Dorm Living


Adhisthana is a rich and rewarding place to live out Sangharashita’s vision of the Dharma life and its myriad blessings. There is a uniquely joyful – and mysteriously subtle – intensity to working, living and practising within a large mixed sangha of two single-sex communities which provides plenty of frontiers for spiritual growth. Given the inner and outer edges and challenges that arise in such a public life, anyone would be forgiven for having a bedroom to themselves to rest and recuperate. Of course, in the world at large it’s generally considered a sign of maturation and progression to move on from sharing a house or bedroom with friends. In many people’s minds, living alone, moving in with a partner or starting a family of one’s own would more clearly signify a move towards independence, self-sufficiency and being a fully fledged grown-up. With all that said, why would three men in their mid to late twenties consciously decline the option of a private, single bedroom and move into a shared dorm room in the men’s community at Adhisthana? 

In a word – friendship. It feels like a precious gift to have the close mutual support of my dorm compatriots Max and Kaj as we navigate the uncharted territory of our spiritual lives together. This support could take the form of a brief touching base in the early morning or late night to bookend our day, or longer conversations steering to the depths across the arm chair and sofa. In any case, I couldn’t imagine having the same quality of intimacy so readily at hand if we had walls, floors and doors separating us. Having two friends so close by gives me a stronger sense of treading the Way shoulder to shoulder with others. Rather than experiencing a loss of ‘my’ space or an incursion across a personal boundary, it feels like a softening and dissolving of that boundary; a radical expansion of my sphere of awareness to invite, include and positively influence others.

Sharing a room means seeing more of one other and ourselves, in both our awkward imperfections and glowing virtues. It’s less easy to hide or avoid your mood or mental state when living so closely together and this encourages more sensitivity and awareness of one another. The potent benefits of that mutual witnessing are drawn out by a culture of open, honest and straightforward communication between the three of us. There are plenty of potential sticky spots to navigate in dorm life, like the impractical amount of house plants I try to squeeze on all available surfaces, or balancing us taking phone calls with taking naps. Charting a course through these areas is fruitful when we are brave and encouraging of one another to speak our minds and receive what’s said in a spirit of open curiosity and understanding. Many of my most personal particularities, preferences and habits have had to be reshaped to accommodate the collective needs of the three of us, in a way that they wouldn’t if I had my own bedroom.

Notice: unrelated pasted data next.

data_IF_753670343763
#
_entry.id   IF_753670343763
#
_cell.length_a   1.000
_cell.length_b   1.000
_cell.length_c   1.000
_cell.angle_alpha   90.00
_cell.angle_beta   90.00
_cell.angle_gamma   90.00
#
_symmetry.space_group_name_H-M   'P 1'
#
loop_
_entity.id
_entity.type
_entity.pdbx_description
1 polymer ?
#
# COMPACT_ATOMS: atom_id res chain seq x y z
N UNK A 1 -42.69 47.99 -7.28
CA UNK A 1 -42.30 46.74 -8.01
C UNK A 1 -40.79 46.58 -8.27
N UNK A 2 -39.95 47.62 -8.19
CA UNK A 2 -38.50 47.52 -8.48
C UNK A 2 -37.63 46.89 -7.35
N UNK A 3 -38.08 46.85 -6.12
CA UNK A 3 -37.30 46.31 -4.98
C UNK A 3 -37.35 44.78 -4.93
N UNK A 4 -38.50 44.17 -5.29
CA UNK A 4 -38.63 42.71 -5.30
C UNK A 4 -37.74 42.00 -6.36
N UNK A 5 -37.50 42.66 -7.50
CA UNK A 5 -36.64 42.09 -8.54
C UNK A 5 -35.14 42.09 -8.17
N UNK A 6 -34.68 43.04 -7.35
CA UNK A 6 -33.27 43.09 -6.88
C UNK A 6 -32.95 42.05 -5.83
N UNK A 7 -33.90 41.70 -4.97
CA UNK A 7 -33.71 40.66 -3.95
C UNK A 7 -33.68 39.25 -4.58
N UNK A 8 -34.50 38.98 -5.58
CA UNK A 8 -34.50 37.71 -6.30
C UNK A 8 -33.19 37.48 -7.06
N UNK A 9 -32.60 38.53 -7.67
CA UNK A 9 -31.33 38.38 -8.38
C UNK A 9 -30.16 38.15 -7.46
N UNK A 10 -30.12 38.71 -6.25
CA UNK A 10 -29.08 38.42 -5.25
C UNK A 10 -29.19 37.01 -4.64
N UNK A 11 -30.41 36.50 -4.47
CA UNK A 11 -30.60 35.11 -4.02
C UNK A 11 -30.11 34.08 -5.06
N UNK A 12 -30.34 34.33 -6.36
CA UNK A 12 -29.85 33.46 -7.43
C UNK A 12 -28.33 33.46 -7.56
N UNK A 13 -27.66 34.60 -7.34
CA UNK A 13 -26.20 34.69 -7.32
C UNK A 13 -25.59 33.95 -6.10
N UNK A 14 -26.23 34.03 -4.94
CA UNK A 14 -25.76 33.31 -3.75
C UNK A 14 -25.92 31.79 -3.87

It’s also a real joy to co-create a living space with others. Recently, this has taken many forms: curating in a more considered way the images we have on the walls; arranging (and re-arranging) the furniture so we can more easily relax together and keep the space clear, and subtle touches like how we light the space to accomodate both late night readers and early bird yogis. I take increasing pleasure in the culture we are developing and appreciate having my aesthetic sensibilities reshaped. My horizons continue to be expanded by contacting the different tastes in art, music and literature that the other guys bring into the space. As is often the case with these sort of shared creative endeavours, it all adds up to something much richer and more rewarding than the separate parts we individually bring. I’m confident the collabroative and harmonious atmosphere we are creating in the dorm spills over into the men’s community, extending to the wider Adhisthana sangha and yet further still, influencing all who visit or make contact with Adhisthana.

Speaking to those who have been around in the Order and movement for some time, I understand that the practice of sharing a room is on the decline. I can only guess that this is as a reusult of the practical necessity for it diminishing in our communities and institutions, as well as the broader culture increasingly shifting towards individualism and personal autonomy. Let’s remedy that! It would be a real shame for this radical and enriching practice to become underappreciated. I would offer my heartfelt encouragment and enthusiasm to anyone reading this who might consider sharing their bedroom with a fellow Dharma practitioner (or two) and seeing what happens – whether that’s at a retreat centre, residential community or your own home. You may well find, as I have, that it unlocks newfound creativity, intimacy and spritual growth.

English (UK)